With a corporate ad slogan extolling "It's everywhere you want to be" and a payments network that indeed serves nearly every country in the world, you can bet Visa IT executives feel the onus of availability and reliability.
Hiccups simply can't be tolerated when 14,000 financial institutions count on your payment-processing system for more than $1 trillion in annual transaction volume. That's 5,546 payment-transaction messages per second, or 100 million transactions a day, on average. (During the most recent December shopping frenzy, Visa's message gateway handled 9,200 transaction messages per second.)
Placing that volume in context can be difficult, says Sara Garrison, senior vice president of network and open systems development at Visa, in Foster City, California. But think about this, she says: "If you take all the transactions across all the stock markets and exchanges in the world, and you aggregated them over a 24-hour period, we do that volume over a coffee break."
Needless to say, Visa doesn't make infrastructure decisions lightly. But the company does push boundaries and rapidly adopts technologies that could benefit Visa member banks, the merchants they serve and, ultimately, consumers holding the 458 million Visa-branded cards in the U.S. This doesn't mean the company embraces technologies on the high-risk bleeding edge, Garrison says. But it usually finds itself on the leading edge -- which makes it well worth watching as it ventures into use of new data center technologies.
Take Visa's evolution toward a services-oriented architecture (SOA) and use of Web services. Like many companies, Visa has long recognized the inherent value of services-centric application development. But Visa leapt ahead of most companies by extending Web services to business partners.
As of late last year, Visa uses Web services to allow direct communication between its back-end systems and those at member banks involved in the charge-dispute process. Visa already used Web services internally for this industrial-strength dispute management system, called Resolve OnLine. A mammoth undertaking that involved 150 developers working concurrently for nine months to meet the first release date, this industry-reference Web application for development projects is now in its fifth-generation release. Created by Visa developers using Java 2 Platform Enterprise Edition (J2EE), Mercury and Rational tools, in conjunction with IBM's WebSphere Integrated Application Suite, Resolve OnLine automates the dialog across back-end systems so disputes could be quickly resolved, Garrison says. Extending Web services to member banks enabled Visa to streamline the process further.
Prior to Resolve OnLine, which went into production in June 2002, cardholder disputes had to be processed on paper. Visa couldn't easily automate the process because of the differing back-end systems and legacy specialized-functionality tools in use throughout the industry. By using Web services, Visa and member banks have eliminated many of the remaining manual processes involved in dispute management. For example, back-end systems at Visa and member banks now can communicate directly regarding requests for transaction research, dispute case search and retrieval, and requests for copies of original paper receipts. Visa secures the inter-enterprise Web services transactions via Secure FTP sessions over SSL.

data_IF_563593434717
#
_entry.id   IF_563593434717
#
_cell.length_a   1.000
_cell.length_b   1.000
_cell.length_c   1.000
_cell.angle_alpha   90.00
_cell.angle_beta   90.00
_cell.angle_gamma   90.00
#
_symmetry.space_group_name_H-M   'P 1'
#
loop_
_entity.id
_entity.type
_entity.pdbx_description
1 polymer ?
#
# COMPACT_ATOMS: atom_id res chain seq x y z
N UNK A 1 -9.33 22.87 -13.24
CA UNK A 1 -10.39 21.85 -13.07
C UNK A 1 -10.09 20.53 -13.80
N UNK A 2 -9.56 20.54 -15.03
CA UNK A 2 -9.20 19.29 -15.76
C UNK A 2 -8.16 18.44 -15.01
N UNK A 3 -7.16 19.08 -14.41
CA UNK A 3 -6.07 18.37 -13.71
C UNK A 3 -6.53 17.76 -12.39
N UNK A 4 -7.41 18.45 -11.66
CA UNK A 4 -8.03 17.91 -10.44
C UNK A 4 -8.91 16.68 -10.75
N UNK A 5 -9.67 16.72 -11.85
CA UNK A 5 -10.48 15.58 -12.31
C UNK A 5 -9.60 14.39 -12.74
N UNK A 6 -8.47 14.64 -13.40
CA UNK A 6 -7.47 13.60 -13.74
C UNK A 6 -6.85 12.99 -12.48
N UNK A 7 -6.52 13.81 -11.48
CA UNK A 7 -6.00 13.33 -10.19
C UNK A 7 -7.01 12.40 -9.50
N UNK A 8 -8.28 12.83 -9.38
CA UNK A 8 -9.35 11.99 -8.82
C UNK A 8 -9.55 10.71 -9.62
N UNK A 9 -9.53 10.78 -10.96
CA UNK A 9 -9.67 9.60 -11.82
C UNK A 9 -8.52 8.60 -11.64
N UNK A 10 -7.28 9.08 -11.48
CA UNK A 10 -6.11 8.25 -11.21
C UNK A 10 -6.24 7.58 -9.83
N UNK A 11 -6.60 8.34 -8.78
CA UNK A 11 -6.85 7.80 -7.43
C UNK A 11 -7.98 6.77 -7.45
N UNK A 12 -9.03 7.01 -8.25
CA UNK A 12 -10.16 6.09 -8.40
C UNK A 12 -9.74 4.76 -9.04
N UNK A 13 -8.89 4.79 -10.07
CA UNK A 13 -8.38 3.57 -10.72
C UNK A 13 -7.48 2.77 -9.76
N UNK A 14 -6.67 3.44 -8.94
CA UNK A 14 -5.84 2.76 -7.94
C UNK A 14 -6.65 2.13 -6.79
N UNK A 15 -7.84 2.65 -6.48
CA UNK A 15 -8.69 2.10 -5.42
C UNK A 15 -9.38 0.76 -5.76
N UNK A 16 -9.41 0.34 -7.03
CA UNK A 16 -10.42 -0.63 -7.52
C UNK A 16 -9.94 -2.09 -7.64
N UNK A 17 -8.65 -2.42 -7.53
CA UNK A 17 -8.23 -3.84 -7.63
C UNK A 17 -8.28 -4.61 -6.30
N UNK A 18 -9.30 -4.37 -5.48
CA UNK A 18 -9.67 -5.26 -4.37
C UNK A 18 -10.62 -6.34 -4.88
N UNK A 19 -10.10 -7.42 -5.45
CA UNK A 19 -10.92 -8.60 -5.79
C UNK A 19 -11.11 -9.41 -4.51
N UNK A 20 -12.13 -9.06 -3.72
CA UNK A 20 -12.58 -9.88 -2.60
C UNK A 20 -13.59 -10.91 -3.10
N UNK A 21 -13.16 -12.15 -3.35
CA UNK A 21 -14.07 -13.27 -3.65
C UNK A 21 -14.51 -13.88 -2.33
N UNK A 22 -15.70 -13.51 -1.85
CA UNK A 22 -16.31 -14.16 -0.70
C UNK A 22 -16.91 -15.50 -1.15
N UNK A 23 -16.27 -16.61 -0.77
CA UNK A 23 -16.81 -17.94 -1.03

Since implementing Resolve OnLine, not only has dispute transaction length been reduced but also the number of disputes has diminished. "The inquiry capabilities have lessened the number of issues that come to dispute, and we have seen resolution time cut roughly by one-third," Garrison says.
In 2004, Resolve OnLine saved issuers $52 million in operating costs, while member savings from the reduction in volume of exception items exceeded $300 million during the year, she says.
This Web application is a natural extension of Visa's open systems goal of ensuring that code can be "componentized, encapsulated, compartmentalized, replaced and reused"easily, Garrison says.
Visa readied itself for a Web services SOA by building applications out of self-contained piece parts, and using J2EE to ensure independence from back-end hardware and operating systems. Following best-practices guidelines to ensure scalability, robustness, security and extensibility also has helped. For example, Visa has embraced the Open Management Group's Unified Modeling Language and IBM's Rational Unified Process for configurable software development and automated testing of code.
"We're seeing viable reuse, leading to rapid product delivery," Garrison says, citing development of an Internet file gateway service in three months as one example. Almost half -- 47 percent -- of components used for that service came from the Resolve OnLine code base.
Visa now uses Web services in its new application development projects. Already, about 10 percent of Visa's internal applications have Web services components, Garrison says, and continued extension outward is an absolute must.